Sorry about the varieties of text in the following paragraphs but with my limited technological knowledge, I don’t know how to adjust them. The larger letters are not meant to be in any way significant.
So much for Bunter Johnson’s claims that this is a land of liberty. Since half way through June, people have been visiting the shops that are open without masks and the Coronabug figures continue to improve.
Yet, the Government has now decreed that we must all wear masks in shops. Science is divided over the effectiveness of masks and the effects of the disease are lessening daily, but Bunter seems to be changing his mind as often as he – presumably – changes his socks. I wonder if he feels that he has to be seen to be doing something, even if it makes no sense at all.
Whenever he is interviewed or filmed now, he has a mask on, but why damnit? He has had the bug and had it badly so he must surely be immune and he hasn’t bothered to wear one until recently.
Consistency and logic have been sadly missing in this government’s approach to the pandemic and most of us are horribly confused. For instance, I met up with a friend in the local pub yesterday and we sat maskless, but when the new regulation comes in, I will need to don a mask to visit the post office directly across the road.
I do not like wearing a mask but have religiously done so for weeks now when visiting supermarkets. Somehow it seemed like common sense but now I am to be forced to wear one whether I like it or not and if I don’t cover my face up, I can be fined. A land of liberty did the man say?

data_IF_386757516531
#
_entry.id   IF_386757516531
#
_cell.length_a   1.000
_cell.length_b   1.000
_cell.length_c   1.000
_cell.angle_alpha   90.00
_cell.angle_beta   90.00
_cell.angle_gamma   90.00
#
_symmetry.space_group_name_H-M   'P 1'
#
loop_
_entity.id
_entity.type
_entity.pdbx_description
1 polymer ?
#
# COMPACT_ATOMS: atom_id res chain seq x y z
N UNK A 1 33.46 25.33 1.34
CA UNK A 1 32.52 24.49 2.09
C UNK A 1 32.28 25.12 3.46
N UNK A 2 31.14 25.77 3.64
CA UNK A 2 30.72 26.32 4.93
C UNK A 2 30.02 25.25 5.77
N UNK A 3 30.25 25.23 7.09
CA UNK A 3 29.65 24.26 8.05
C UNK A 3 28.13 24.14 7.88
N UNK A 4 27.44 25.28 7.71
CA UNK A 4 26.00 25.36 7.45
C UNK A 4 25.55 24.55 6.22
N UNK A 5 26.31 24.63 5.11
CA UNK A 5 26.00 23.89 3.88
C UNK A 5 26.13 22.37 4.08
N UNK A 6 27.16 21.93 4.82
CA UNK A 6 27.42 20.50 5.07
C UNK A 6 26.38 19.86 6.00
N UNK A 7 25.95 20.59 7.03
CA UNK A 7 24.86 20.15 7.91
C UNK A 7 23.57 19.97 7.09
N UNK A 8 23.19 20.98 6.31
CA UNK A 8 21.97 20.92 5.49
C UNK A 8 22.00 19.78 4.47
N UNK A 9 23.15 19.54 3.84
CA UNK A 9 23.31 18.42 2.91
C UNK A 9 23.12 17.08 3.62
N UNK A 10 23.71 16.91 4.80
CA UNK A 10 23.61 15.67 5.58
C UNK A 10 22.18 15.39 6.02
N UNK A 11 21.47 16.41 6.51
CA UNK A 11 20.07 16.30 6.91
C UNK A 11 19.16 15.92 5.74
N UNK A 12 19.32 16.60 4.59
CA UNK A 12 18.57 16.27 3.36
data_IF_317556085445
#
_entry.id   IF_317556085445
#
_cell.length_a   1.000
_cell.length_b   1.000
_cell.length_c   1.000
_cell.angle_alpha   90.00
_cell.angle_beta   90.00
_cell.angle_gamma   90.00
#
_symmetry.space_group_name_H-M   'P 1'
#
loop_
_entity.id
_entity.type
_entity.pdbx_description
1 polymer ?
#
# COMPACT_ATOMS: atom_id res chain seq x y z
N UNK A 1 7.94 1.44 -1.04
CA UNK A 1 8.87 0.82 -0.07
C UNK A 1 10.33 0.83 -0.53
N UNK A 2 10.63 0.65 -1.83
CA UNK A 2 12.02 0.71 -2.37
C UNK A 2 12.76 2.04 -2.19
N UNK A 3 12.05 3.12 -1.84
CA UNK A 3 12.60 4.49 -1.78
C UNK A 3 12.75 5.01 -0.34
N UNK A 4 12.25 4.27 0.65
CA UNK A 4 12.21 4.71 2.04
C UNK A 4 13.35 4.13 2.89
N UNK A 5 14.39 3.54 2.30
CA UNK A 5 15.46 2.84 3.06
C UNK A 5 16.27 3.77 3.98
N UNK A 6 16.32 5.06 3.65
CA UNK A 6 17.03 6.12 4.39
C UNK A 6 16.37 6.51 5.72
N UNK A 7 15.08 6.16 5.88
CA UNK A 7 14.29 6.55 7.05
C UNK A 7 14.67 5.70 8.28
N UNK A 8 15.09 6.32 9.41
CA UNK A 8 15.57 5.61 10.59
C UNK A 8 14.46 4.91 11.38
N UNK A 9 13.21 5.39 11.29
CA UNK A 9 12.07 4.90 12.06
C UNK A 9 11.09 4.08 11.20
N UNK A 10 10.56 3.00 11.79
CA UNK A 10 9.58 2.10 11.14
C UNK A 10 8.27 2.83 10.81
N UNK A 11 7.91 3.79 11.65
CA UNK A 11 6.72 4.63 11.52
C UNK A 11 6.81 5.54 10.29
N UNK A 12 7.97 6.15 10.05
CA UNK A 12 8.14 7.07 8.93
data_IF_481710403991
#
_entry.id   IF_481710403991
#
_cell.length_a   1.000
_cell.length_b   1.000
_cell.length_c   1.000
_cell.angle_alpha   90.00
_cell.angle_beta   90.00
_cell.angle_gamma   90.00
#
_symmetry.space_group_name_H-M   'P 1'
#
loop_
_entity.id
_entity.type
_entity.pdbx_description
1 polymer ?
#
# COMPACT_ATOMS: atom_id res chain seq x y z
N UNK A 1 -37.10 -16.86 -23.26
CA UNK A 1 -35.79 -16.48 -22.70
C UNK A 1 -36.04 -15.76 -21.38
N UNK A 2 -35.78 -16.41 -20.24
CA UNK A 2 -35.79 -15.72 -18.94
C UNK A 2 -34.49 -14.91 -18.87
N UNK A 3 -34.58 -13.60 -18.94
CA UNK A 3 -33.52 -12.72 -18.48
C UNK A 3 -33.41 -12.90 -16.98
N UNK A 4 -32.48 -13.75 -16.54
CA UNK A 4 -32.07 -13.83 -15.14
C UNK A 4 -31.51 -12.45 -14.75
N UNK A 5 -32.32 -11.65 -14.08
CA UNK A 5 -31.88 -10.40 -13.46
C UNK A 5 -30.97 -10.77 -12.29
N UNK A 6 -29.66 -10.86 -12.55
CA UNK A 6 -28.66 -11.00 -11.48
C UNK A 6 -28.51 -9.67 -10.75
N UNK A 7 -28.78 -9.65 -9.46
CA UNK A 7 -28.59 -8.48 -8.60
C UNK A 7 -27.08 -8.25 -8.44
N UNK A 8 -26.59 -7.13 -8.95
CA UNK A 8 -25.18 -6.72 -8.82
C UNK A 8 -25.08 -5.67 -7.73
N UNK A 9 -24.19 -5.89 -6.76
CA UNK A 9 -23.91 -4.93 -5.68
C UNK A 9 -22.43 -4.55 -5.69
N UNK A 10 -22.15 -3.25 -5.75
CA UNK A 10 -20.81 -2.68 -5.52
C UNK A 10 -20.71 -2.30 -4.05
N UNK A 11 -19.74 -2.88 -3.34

I am not the only person I know who does not enjoy wearing a mask and I fear that most ‘mask-haters’ will now avoid shops in general and won’t be spending money at all. Yet spending money is what our Revered Leader and his Chancellor keep urging us to do.
After my visit to the Prince of Wales – the pub not the man – yesterday, I settled down to watch Prime Minister’s Questions on the iplayer. I am sorry but it is becoming ever more like a strange version of Tom and Jerry. No, that probably isn’t fair to the little mouse and old Tom! At least they are funny.
In his first few outings against Keir Starmer, Bunter was completely out of his depth and he has remained so I’m afraid. Unable to cope with the detail in Starmer’s questions, he lashes out and blusters, either accusing the Labour leader of doing something thatn he obviously has not, answering a different question to the one he has been asked or generally playing to his non existent gallery of Tory back benchers.